She learns that if the blinds are open when they’re trying to go to bed, Harrow will yell at her until she gets up to close them.
She learns to wash her sheets every once in a while or she will be, according to Harrow, “marinating in a stew of her own filth.”
She learns Harrow’s class schedule so that she can get herself off without worrying about her roommate unexpectedly bursting back in the room.
All in all, it’s a very instructive time. College! What a place of learning!
She also learns that it’s very easy to forget that Harrow is supposedly very rich, because she certainly doesn’t act like it. She doesn’t casually mention exotic location spots or talk about rubbing shoulders with diplomats or anything that Gideon would expect from someone with her pedigree. If Palamedes and the others hadn’t mentioned it, Gideon would have no idea at all.
Well, except that people have continued to ask Gideon about it, and have a tendency to point at Harrow and whisper behind their hands whenever they see her in the dining hall. Harrow ignores it all with chilly precision.
Which, honestly, just endears her to Gideon even more. She starts telling people who ask that she’s pretty sure Harrow is a vampire.
By the end of their first month they’ve basically established a nonverbal language for certain things. Harrow will hit her water bottle against her bed frame; Gideon will stick one foot in the air. Roughly translated, it means, I’m going to fill up my water bottle; would you like me to fill yours? and, in response, yes please, Harrow, light of my life, apple of my eye.
Well, the embellishments are Gideon’s creation. She wouldn’t say them out loud. But the message gets across anyway, because Harrow always rolls her eyes as she picks up Gideon’s water bottle on her way out of the room.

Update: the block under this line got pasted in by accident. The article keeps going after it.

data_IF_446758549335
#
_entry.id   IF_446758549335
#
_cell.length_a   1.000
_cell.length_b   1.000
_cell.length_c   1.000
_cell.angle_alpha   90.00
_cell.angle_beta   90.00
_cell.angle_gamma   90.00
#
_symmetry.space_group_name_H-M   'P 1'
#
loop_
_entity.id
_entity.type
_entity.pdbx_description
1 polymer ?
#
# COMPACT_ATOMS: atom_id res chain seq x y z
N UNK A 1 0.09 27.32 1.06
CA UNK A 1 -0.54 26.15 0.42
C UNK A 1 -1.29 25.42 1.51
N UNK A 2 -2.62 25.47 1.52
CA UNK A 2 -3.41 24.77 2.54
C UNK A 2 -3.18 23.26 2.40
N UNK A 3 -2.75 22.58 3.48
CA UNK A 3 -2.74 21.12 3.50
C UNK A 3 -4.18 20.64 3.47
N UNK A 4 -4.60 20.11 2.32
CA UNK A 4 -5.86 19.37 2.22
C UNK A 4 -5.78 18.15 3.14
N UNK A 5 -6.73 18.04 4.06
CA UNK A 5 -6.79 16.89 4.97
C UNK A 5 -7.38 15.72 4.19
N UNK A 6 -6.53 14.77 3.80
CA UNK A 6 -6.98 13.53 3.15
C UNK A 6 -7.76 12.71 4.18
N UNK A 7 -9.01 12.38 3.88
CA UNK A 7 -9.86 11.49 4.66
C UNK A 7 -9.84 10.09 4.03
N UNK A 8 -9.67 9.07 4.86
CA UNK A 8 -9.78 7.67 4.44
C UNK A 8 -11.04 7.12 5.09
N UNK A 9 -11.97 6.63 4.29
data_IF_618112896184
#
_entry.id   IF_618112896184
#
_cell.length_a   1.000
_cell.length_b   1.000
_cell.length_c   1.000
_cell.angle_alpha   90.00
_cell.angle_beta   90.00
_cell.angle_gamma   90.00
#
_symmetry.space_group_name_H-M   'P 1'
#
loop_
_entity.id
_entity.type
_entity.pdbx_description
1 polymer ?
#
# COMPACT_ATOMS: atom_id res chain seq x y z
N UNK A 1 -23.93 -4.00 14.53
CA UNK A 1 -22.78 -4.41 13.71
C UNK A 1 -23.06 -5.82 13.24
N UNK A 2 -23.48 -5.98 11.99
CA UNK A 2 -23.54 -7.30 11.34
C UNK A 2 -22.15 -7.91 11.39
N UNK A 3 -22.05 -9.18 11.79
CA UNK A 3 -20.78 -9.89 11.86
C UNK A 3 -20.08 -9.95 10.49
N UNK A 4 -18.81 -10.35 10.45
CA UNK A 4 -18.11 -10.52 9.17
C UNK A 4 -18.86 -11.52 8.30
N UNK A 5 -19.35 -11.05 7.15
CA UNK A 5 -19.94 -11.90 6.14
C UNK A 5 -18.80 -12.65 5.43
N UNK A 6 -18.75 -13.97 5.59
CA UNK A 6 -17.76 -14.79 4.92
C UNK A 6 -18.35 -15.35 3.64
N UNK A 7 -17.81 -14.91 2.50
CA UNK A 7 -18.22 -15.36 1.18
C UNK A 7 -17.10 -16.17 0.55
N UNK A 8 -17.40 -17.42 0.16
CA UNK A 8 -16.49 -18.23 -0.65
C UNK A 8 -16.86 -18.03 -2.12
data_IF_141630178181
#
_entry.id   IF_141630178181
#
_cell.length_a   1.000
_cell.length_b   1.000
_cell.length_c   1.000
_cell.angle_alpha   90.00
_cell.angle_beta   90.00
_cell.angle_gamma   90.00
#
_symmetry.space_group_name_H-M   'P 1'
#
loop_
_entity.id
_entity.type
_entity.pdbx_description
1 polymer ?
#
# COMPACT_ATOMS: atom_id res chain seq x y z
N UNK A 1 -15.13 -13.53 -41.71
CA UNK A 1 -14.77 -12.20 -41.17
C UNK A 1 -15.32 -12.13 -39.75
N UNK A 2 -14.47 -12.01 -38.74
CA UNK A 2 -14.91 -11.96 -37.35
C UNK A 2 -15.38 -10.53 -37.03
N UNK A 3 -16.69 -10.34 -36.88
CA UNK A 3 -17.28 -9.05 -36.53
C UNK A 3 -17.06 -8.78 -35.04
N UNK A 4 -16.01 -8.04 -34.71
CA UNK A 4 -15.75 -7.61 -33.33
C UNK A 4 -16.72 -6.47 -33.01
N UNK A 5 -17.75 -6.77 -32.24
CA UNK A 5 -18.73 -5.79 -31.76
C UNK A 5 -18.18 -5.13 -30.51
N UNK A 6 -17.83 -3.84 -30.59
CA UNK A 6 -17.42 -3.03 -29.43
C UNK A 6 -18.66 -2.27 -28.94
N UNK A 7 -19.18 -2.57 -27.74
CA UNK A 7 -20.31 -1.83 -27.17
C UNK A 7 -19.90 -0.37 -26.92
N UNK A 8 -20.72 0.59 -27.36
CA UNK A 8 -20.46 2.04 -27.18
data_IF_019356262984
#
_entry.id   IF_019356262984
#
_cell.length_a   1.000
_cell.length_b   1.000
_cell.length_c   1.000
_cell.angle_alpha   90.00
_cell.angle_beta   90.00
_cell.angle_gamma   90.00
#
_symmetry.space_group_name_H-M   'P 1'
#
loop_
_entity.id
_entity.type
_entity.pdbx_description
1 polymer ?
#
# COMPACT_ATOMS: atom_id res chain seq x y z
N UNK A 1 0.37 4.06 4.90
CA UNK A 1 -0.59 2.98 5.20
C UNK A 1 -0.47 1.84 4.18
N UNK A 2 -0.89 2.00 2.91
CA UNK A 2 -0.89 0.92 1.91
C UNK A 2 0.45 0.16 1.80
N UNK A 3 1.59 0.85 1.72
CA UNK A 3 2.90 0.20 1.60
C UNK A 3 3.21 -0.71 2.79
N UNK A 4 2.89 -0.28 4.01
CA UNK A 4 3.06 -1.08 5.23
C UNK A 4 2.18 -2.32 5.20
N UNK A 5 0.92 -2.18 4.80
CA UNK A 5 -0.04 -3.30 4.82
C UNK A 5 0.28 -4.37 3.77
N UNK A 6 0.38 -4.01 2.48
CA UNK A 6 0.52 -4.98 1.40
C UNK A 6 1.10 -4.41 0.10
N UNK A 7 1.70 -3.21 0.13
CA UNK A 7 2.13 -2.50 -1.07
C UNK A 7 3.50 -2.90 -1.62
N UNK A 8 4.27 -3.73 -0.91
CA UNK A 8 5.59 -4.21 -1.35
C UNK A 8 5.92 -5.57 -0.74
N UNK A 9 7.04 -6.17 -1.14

And so the second month of the semester passes much the same as the first, and Halloween is on them before they know it.
“What do you mean, you don’t have a Halloween costume?”
Harrow is folding her laundry and looks vastly unimpressed by Gideon’s surprise. “You just said that you didn’t have one either,” she points out.
“Yeah, but I have the intention to make one!” She has to, and it has to be a good one, because she’s going to a party being thrown by a hot junior who Gideon really wants to bang. She needs to make an impression. At this point it’s vital to her health.
“It’s just not my thing,” Harrow is saying.
Harrow throws a sock at her. “It’s another excuse for everyone here to get drunk, and I don’t drink,” she says. “And I always feel ridiculous.”
“Well then don’t dress up as a bumblebee! You’re an adult, you can wear something hot like any other self-respecting college student.”
Harrow’s glares really are incredibly withering. Gideon always wonders if her life force is being sapped somehow. “I don’t see the point,” she says. “No one is going to see it.”
“Oh yes they are,” Gideon says, “because you’re going to this party with me.”
“When was that decided?”
“Just now.” Gideon crosses her arms. “When I realized that it’s my job to make sure you don’t turn into a thirty-year-old accountant before you hit twenty-five.”
“Maybe my costume should be an accountant.”